Questions & Answers about No Child Left Behind
What is The No Child Left Behind Act?
In January 2002, President Bush signed the law known as "The No Child Left Behind Act". NCLB represents the most sweeping changes in federal law regarding public schools in nearly 40 years.
What are the goals of the law?
NCLB includes significant new accountability measures for all public schools. It is based on the ambitious goal that ALL children will be proficient in reading and math by 2014. Missouri has developed, annual tests in reading and math for grades 3-8 to measure students' academic progress. The law also requires that all children in public schools be taught by highly qualified teachers. NCLB also calls for improving communication with parents and making all schools safer for students.
Does NCLB apply to all schools?
Yes. A few of the provisions of NCLB only apply to schools that receive Title I funds. Nearly 60 percent (1,320) of Missouri's 2,300 public schools are Title 1 schools. NCLB, however, specifically requires each state to have a "single system of accountability," with uniform standards for all students in all public schools.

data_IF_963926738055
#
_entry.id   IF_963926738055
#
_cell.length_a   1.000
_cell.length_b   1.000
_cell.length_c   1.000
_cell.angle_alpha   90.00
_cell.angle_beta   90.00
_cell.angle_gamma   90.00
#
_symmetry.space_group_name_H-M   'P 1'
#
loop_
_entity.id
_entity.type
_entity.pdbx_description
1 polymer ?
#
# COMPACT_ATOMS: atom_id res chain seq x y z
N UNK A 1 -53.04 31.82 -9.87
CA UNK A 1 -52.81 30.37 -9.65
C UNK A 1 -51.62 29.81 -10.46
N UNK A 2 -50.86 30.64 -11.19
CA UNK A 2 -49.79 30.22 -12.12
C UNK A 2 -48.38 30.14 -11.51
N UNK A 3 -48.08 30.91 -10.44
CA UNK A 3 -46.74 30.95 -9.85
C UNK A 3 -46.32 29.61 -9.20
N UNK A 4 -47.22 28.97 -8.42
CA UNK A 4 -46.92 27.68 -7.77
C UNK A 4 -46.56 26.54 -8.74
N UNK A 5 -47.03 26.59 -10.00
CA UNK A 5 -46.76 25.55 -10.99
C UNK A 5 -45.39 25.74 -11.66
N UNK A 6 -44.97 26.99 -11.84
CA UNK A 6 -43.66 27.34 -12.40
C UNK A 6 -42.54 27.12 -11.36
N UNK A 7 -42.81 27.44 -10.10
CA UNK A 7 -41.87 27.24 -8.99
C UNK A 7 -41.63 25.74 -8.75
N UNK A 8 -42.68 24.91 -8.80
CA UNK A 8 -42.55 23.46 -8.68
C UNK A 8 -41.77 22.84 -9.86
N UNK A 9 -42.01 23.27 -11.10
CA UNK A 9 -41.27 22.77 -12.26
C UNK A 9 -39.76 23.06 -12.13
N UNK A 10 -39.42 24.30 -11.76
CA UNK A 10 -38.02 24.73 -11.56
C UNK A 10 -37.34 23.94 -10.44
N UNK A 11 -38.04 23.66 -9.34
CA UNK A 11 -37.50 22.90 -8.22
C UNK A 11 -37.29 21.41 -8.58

Will NCLB override state standards?
No. The Missouri School Improvement Program (MSIP) is the state's accreditation system for school districts. Through the MSIP standards (first adopted in 1990), the State Board of Education has already established school-improvement policies similar to those included in NCLB. The Department of Elementary and Secondary Education (DESE) intends to incorporate the requirements of NCLB into the accreditation process, to the degree possible, so there will be one set of rules for Missouri school districts.
What is "adequate yearly progress" (AYP)?